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Paper Tiger
James Rickards

The story of China’s explosive growth from 1978 to 2008 is well-known.

China’s GDP surged from less than $150 billion in 1978 to over $3 trillion by 2008. China’s average annual growth rate exceeded 10% from 1978 to 2005. During this period, over 600 million people escaped poverty to obtain at least a stable if low-income standard of living.

Between 2000 and 2008, China became the factory to the world providing everything from simple assembly to textiles to world-class automobiles and laptop computers.

In the 1960s and 1970s, development economists believed that moving an economy from low-income to middle income was a huge challenge, but once middle-income status was reached the path to high-income was just a matter of time.

This was called the “takeoff ” theory based on the view that it was hard to get a plane off the ground, but once airborne it could soar to almost any feasible altitude in time.

It turns out that theory was completely wrong.

In fact, it’s relatively easy to move an economy from low-income to middle-income. All that is required is cheap and plentiful labor, urban infrastructure, basic education, and foreign capital. With those ingredients, an economy can turn itself into a manufacturing powerhouse.

The catch is that this manufacturing is mostly assembly-based. Investors may know that China is the source for about 90% of all iPhones. They may not know that Chinese value-added to the iPhone is only 6% of the sale price.

The other 94% of value added comes from the U.S. (invention and patents), Japan (gorilla glass), South Korea (semiconductors), and 26 other countries that supply critical parts.

China assembles the phones, but they did not invent them, and they did not create the high-tech inputs.

A low-income country is considered to have about $5,000 annual income per capita. The middle-income countries begin at about $10,000. The high-income countries begin around $20,000 annual per capita income but have no ceiling.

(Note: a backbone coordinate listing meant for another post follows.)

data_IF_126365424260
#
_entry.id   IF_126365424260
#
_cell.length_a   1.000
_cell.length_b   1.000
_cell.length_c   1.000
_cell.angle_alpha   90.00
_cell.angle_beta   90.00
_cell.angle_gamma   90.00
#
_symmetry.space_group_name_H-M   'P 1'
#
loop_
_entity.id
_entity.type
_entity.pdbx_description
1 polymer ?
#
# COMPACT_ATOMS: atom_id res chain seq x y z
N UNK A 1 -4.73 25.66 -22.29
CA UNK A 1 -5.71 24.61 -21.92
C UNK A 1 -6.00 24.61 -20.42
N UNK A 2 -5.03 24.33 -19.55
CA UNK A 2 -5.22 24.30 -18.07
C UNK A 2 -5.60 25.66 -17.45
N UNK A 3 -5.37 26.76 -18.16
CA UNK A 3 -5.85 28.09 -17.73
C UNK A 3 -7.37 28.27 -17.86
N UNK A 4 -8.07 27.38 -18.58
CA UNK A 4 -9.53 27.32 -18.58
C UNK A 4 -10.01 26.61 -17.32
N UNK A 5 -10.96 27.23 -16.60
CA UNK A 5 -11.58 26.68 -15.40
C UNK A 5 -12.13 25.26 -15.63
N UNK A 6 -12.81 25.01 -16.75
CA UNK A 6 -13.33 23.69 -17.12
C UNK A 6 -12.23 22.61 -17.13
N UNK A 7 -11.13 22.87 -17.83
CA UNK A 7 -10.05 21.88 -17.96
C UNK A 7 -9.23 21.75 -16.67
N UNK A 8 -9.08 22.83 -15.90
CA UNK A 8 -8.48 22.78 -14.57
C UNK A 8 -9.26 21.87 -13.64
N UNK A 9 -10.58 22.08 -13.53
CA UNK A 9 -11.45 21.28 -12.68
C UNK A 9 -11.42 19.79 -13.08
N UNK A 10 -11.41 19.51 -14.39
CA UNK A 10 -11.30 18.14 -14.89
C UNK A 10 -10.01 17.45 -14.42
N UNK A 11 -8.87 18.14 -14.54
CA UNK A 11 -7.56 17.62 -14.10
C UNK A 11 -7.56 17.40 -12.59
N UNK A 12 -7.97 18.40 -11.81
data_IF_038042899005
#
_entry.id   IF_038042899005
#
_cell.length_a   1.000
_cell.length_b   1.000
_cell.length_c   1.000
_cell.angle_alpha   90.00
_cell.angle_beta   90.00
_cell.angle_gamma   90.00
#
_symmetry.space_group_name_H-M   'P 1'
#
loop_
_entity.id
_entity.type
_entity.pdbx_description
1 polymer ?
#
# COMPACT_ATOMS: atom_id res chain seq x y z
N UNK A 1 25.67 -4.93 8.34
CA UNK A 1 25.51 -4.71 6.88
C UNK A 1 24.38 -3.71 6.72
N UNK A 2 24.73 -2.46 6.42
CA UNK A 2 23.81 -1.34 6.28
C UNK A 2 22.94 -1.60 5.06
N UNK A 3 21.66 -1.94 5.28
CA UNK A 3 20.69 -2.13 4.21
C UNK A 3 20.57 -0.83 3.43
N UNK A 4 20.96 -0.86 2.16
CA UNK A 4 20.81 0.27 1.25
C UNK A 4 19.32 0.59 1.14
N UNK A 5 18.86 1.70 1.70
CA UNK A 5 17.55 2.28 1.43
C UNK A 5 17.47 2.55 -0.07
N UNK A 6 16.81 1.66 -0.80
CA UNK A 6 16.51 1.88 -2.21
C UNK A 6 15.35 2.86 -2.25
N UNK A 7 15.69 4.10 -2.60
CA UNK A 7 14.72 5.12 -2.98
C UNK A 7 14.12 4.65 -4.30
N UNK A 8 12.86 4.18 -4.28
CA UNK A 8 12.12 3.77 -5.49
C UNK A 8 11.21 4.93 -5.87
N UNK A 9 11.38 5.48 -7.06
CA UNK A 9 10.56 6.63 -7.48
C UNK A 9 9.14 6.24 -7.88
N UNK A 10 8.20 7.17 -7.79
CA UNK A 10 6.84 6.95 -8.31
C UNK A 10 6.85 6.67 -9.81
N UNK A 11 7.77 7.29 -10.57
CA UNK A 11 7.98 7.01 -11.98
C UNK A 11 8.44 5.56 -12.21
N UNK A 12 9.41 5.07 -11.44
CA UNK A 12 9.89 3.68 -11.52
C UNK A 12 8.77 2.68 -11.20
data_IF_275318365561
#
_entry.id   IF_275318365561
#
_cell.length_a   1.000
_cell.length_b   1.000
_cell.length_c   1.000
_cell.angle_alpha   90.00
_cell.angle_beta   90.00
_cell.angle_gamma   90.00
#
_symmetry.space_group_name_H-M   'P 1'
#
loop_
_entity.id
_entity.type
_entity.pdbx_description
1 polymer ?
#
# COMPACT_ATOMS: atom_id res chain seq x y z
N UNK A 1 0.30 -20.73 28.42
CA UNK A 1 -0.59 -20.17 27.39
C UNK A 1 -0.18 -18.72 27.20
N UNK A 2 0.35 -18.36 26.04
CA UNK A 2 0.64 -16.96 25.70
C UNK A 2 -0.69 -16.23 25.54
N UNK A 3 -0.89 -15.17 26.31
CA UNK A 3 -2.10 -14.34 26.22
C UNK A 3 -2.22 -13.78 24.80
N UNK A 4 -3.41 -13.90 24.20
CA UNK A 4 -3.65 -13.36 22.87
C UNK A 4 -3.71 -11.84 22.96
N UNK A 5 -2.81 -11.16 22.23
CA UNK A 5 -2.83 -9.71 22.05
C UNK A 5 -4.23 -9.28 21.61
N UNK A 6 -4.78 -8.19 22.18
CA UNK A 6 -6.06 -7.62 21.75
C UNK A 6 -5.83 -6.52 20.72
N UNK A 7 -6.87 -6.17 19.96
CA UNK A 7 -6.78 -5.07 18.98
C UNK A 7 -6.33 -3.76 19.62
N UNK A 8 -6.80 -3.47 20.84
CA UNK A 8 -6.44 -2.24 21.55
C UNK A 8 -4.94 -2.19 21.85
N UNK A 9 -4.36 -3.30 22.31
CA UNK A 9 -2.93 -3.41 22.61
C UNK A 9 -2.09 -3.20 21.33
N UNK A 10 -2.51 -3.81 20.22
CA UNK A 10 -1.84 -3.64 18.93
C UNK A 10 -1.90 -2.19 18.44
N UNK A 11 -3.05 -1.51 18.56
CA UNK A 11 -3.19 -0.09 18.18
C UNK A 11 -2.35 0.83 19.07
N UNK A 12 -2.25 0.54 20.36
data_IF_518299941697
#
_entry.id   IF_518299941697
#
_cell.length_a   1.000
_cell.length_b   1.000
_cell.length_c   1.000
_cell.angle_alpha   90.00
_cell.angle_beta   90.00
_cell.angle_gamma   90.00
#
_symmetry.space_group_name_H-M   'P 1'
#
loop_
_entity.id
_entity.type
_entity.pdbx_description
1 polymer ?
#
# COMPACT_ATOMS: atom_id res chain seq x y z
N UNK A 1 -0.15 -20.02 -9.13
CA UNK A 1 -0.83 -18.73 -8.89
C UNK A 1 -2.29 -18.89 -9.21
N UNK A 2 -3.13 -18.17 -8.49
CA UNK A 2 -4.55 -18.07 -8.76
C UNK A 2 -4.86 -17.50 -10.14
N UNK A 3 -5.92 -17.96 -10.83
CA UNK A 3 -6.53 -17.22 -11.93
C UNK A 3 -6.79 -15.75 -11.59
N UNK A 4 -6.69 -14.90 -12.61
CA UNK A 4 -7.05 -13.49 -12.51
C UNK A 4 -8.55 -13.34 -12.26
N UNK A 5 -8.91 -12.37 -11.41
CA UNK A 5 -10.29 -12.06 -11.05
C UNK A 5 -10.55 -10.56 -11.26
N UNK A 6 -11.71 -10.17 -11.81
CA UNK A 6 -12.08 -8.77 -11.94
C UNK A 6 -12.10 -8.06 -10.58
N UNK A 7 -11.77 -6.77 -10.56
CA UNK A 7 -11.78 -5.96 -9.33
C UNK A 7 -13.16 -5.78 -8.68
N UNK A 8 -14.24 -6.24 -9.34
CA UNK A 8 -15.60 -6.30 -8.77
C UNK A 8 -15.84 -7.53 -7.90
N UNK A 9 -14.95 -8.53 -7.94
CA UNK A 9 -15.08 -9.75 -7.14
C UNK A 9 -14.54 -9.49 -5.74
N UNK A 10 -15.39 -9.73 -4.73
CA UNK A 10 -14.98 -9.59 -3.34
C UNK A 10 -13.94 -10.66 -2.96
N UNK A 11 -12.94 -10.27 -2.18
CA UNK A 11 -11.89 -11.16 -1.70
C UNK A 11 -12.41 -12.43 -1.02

China is often touted as the “second largest economy in the world,” which it is on an aggregate basis. But when calculated on a per capita basis, it drops from number 2 to number 77 in global rankings, between Equatorial Guinea and Botswana. On a per capita basis, U.S. income is six times greater than China.

So much for China taking over the world.

Therefore, the challenge for China is how to break out of the middle-income trap and reach high-income status. This is extremely difficult to do. The only countries that have made the leap are Japan, South Korea, Hong Kong, Taiwan and Singapore.

The list of countries stuck in the middle-income trap along with China is a long one — Malaysia, India, Turkey, Thailand, Brazil, Mexico, Argentina, Russia, Chile and others.

China Is Trapped

The way out of the middle-income trap is to develop your own high-technology intellectual property that you can then apply yourself and license to others. The middle-income countries basically pay others licensing fees for the technology they need to grow.

It’s only when you develop your own technology that you can move to higher value-added in your manufacturing and earn fees from others. The key to forecasting Chinese growth in the years ahead is therefore technology.

Can China develop its own technology ahead of advanced economy competitors and create the high-value-added industries that come with it? The outlook here is not good for China. They have shown little or no capacity to invent or produce in areas such as advanced semiconductors, high-capacity aircraft, medical diagnostics, nuclear reactors, 3D printing, AI, water purification, and virtual reality.

The projects that China does have on display that are advanced (such as their bullet trains that run quietly at 310 kph) are done with technology licensed from Germany or France or with stolen technology. China has produced major technological advances, but it has done so in non-sustainable ways including excessive debt and theft of intellectual property.

China has done little innovation on its own. The stolen technology channel is being shut down by bans on advanced semiconductor exports to China, and sanctions on the use of 5G systems from Huawei. Even China’s ability to import high-tech semiconductor manufacturing equipment as a path to developing their own semiconductors has been cut off through export bans from the U.S. and Netherlands.

The second hurdle to growth in China is its overreliance on investment to drive GDP. A country’s GDP account consists of consumption + investment + government spending + (exports–imports).

Investment can be a good way to drive an economy forward assuming the investment is carefully chosen and the returns on investment exceed any financing costs. That has not been the case in China.

Most developed economies (Germany is an exception) have consumption at about 50% to 70% of total growth with investment around 25%. In China, consumption is only 25% of GDP while investment is 45%. (Net exports are a large percentage).

China’s problem is that much of its investment is wasted. It consists of large white elephant infrastructure projects (such as the Nanjing South train station which I have visited; it has high marble walls and 128 escalators mostly empty). I’ve also visited the construction sites of the “ghost cities” one after the other almost to the horizon, also mostly empty.